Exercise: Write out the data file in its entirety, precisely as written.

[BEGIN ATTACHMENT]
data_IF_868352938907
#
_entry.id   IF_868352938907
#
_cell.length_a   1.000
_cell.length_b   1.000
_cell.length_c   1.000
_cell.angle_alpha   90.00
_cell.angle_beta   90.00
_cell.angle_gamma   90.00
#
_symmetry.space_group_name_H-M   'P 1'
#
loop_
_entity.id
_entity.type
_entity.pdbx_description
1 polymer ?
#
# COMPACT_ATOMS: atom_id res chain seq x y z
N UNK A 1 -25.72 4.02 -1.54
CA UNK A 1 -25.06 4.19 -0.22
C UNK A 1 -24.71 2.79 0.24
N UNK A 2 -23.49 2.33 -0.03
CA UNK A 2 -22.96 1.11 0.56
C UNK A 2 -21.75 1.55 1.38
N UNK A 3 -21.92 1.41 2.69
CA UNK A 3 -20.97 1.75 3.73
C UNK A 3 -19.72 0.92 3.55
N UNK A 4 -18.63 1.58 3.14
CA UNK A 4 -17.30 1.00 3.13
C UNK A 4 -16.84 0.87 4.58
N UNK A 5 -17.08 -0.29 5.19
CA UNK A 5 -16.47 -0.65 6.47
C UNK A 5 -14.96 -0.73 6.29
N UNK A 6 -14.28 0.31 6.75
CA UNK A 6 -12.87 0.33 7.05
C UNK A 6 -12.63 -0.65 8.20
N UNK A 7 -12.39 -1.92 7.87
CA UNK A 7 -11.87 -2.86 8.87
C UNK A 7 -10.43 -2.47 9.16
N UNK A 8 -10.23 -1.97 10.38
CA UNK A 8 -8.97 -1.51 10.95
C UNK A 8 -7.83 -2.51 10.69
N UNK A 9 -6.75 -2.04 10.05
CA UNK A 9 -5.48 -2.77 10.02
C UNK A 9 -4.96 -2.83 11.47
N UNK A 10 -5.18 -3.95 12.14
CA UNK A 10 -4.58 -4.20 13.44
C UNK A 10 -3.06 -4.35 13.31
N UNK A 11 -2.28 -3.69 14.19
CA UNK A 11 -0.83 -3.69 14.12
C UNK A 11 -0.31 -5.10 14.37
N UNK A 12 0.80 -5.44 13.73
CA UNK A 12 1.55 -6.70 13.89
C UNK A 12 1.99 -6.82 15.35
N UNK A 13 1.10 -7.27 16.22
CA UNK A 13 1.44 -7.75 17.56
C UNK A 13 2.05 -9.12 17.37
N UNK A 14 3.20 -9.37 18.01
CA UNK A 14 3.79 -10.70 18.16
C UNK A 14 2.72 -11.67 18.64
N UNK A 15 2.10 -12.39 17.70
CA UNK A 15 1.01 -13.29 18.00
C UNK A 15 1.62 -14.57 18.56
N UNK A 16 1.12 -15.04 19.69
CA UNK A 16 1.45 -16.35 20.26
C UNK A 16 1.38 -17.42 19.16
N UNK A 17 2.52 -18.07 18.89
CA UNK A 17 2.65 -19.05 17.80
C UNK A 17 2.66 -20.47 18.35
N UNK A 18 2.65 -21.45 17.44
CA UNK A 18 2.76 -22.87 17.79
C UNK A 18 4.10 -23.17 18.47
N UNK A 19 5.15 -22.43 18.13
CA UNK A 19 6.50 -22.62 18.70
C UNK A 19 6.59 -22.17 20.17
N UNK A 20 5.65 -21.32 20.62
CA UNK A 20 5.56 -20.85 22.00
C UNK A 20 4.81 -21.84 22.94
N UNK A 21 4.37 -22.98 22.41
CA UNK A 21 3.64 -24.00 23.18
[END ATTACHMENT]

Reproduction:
data_IF_868352938907
#
_entry.id   IF_868352938907
#
_cell.length_a   1.000
_cell.length_b   1.000
_cell.length_c   1.000
_cell.angle_alpha   90.00
_cell.angle_beta   90.00
_cell.angle_gamma   90.00
#
_symmetry.space_group_name_H-M   'P 1'
#
loop_
_entity.id
_entity.type
_entity.pdbx_description
1 polymer ?
#
# COMPACT_ATOMS: atom_id res chain seq x y z
N UNK A 1 -25.72 4.02 -1.54
CA UNK A 1 -25.06 4.19 -0.22
C UNK A 1 -24.71 2.79 0.24
N UNK A 2 -23.49 2.33 -0.03
CA UNK A 2 -22.96 1.11 0.56
C UNK A 2 -21.75 1.55 1.38
N UNK A 3 -21.92 1.41 2.69
CA UNK A 3 -20.97 1.75 3.73
C UNK A 3 -19.72 0.92 3.55
N UNK A 4 -18.63 1.58 3.14
CA UNK A 4 -17.30 1.00 3.13
C UNK A 4 -16.84 0.87 4.58
N UNK A 5 -17.08 -0.29 5.19
CA UNK A 5 -16.47 -0.65 6.47
C UNK A 5 -14.96 -0.73 6.29
N UNK A 6 -14.28 0.31 6.75
CA UNK A 6 -12.87 0.33 7.05
C UNK A 6 -12.63 -0.65 8.20
N UNK A 7 -12.39 -1.92 7.87
CA UNK A 7 -11.87 -2.86 8.87
C UNK A 7 -10.43 -2.47 9.16
N UNK A 8 -10.23 -1.97 10.38
CA UNK A 8 -8.97 -1.51 10.95
C UNK A 8 -7.83 -2.51 10.69
N UNK A 9 -6.75 -2.04 10.05
CA UNK A 9 -5.48 -2.77 10.02
C UNK A 9 -4.96 -2.83 11.47
N UNK A 10 -5.18 -3.95 12.14
CA UNK A 10 -4.58 -4.20 13.44
C UNK A 10 -3.06 -4.35 13.31
N UNK A 11 -2.28 -3.69 14.19
CA UNK A 11 -0.83 -3.69 14.12
C UNK A 11 -0.31 -5.10 14.37
N UNK A 12 0.80 -5.44 13.73
CA UNK A 12 1.55 -6.70 13.89
C UNK A 12 1.99 -6.82 15.35
N UNK A 13 1.10 -7.27 16.22
CA UNK A 13 1.44 -7.75 17.56
C UNK A 13 2.05 -9.12 17.37
N UNK A 14 3.20 -9.37 18.01
CA UNK A 14 3.79 -10.70 18.16
C UNK A 14 2.72 -11.67 18.64
N UNK A 15 2.10 -12.39 17.70
CA UNK A 15 1.01 -13.29 18.00
C UNK A 15 1.62 -14.57 18.56
N UNK A 16 1.12 -15.04 19.69
CA UNK A 16 1.45 -16.35 20.26
C UNK A 16 1.38 -17.42 19.16
N UNK A 17 2.52 -18.07 18.89
CA UNK A 17 2.65 -19.05 17.80
C UNK A 17 2.66 -20.47 18.35
N UNK A 18 2.65 -21.45 17.44
CA UNK A 18 2.76 -22.87 17.79
C UNK A 18 4.10 -23.17 18.47
N UNK A 19 5.15 -22.43 18.13
CA UNK A 19 6.50 -22.62 18.70
C UNK A 19 6.59 -22.17 20.17
N UNK A 20 5.65 -21.32 20.62
CA UNK A 20 5.56 -20.85 22.00
C UNK A 20 4.81 -21.84 22.94
N UNK A 21 4.37 -22.98 22.41
CA UNK A 21 3.64 -24.00 23.18